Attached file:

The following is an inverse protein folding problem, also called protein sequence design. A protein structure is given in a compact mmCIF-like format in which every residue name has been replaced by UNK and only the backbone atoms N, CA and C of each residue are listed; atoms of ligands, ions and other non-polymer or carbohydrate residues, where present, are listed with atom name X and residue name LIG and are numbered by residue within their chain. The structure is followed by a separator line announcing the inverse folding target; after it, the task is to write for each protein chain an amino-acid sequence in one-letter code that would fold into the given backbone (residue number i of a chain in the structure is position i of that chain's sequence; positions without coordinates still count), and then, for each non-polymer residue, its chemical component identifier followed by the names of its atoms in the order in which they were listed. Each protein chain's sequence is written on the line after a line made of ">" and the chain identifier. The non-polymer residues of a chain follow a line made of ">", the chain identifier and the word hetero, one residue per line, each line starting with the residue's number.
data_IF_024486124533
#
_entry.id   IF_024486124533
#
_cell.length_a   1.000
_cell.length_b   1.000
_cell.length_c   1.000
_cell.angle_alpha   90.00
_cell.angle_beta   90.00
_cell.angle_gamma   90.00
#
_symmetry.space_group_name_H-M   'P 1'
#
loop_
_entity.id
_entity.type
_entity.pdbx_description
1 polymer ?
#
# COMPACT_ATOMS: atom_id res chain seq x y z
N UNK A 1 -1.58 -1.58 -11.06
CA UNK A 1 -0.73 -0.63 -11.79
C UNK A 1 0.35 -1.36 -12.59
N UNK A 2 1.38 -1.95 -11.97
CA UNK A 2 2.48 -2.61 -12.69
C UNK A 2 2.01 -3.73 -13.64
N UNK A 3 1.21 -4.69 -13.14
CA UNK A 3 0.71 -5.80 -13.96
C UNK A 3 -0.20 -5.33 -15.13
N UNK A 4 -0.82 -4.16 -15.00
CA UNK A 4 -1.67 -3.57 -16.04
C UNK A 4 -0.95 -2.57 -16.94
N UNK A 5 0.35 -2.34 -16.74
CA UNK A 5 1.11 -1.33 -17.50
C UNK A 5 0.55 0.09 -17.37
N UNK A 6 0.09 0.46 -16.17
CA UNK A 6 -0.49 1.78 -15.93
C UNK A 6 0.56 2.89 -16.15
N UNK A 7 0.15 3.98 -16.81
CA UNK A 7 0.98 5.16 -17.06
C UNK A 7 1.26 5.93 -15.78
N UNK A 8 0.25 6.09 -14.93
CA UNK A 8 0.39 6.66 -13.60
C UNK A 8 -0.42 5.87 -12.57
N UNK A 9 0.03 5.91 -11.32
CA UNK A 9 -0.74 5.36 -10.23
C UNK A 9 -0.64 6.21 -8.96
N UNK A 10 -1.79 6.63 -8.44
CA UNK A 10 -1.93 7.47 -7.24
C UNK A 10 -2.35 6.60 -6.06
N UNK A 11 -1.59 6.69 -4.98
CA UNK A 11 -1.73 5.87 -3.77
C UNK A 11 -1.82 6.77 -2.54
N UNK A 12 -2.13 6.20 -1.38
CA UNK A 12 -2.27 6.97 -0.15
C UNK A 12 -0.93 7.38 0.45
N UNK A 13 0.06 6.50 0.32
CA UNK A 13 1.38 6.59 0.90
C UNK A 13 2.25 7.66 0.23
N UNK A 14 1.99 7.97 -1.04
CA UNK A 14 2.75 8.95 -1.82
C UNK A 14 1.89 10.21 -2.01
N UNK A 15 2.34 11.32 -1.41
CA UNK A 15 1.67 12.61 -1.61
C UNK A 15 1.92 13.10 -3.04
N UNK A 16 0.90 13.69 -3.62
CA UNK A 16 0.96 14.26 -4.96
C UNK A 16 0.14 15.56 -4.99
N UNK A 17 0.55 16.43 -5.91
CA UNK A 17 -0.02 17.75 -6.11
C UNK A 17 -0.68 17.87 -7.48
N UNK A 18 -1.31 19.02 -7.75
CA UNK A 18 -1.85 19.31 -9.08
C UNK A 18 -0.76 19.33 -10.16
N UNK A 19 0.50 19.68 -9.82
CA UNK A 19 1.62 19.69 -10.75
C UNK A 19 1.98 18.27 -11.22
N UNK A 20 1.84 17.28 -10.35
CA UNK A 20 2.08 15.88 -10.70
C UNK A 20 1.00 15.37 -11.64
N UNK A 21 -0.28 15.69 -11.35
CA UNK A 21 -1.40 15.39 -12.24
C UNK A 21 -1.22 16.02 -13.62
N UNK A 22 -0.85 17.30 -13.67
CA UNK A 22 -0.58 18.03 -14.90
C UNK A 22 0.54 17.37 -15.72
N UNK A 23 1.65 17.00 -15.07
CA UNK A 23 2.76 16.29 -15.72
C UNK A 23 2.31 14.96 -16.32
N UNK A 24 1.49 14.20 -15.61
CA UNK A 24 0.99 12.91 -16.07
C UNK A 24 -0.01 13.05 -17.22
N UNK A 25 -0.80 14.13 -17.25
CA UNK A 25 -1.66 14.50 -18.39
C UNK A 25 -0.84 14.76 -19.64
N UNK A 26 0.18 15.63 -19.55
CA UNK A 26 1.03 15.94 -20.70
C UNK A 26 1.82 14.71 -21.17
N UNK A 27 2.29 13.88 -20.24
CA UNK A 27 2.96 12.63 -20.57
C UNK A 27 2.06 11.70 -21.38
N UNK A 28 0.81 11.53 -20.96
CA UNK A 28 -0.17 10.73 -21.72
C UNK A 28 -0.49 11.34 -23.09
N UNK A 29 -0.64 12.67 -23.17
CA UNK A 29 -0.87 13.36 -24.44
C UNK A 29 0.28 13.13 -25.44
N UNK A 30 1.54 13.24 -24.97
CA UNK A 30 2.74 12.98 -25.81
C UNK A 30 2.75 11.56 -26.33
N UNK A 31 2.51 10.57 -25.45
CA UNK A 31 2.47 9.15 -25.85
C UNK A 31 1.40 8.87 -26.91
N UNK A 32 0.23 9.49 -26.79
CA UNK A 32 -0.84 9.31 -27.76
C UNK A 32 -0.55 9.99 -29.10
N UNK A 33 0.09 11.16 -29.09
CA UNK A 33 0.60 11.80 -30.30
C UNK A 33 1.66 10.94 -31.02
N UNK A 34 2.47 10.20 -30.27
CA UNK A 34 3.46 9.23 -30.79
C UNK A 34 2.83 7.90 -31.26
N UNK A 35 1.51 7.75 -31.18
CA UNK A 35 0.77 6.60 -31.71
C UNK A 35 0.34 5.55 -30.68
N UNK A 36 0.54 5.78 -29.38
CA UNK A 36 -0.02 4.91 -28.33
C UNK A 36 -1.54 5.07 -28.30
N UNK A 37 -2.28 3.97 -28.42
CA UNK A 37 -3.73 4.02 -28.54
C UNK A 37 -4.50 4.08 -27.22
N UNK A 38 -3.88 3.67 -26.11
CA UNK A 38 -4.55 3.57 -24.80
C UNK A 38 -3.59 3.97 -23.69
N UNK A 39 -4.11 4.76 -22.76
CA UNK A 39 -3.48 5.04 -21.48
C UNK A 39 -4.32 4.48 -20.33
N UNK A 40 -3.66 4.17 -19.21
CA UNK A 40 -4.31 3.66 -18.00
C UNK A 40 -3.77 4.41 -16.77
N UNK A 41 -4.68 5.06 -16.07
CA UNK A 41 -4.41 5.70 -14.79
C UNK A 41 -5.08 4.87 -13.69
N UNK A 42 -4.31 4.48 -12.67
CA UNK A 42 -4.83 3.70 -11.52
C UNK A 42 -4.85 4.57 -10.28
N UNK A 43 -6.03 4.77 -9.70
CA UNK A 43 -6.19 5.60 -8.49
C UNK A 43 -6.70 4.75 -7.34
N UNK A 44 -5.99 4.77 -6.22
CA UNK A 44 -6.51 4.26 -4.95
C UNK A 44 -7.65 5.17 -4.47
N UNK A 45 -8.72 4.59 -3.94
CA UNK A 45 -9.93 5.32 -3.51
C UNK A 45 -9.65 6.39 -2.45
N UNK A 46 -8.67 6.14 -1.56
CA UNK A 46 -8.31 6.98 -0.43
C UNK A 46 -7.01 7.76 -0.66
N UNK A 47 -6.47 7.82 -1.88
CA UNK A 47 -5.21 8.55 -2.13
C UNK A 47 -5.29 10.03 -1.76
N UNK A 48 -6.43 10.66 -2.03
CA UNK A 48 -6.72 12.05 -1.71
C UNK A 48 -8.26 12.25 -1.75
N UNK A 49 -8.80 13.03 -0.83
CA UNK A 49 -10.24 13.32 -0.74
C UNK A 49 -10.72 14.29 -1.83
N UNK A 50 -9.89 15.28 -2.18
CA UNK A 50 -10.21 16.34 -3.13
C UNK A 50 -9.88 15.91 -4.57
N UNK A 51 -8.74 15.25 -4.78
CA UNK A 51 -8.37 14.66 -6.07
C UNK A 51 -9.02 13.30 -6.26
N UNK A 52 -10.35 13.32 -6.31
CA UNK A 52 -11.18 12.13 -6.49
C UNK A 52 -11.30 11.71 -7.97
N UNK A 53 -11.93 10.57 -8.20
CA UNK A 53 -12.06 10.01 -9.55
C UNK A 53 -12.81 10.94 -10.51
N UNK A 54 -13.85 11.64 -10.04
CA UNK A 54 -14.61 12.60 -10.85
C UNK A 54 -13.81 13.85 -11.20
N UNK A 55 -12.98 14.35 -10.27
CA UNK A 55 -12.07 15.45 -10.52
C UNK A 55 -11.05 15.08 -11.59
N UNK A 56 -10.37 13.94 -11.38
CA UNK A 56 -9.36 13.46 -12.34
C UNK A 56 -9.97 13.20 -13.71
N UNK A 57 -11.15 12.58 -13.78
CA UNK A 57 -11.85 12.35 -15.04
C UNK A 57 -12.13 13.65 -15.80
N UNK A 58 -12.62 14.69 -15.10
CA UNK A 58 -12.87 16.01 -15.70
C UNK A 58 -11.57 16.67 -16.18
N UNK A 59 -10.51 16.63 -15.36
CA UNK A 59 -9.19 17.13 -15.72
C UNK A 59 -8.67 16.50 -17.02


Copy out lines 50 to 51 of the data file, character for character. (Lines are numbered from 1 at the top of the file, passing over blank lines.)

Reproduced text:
CA UNK A 10 -1.93 7.47 -7.24
C UNK A 10 -2.35 6.60 -6.06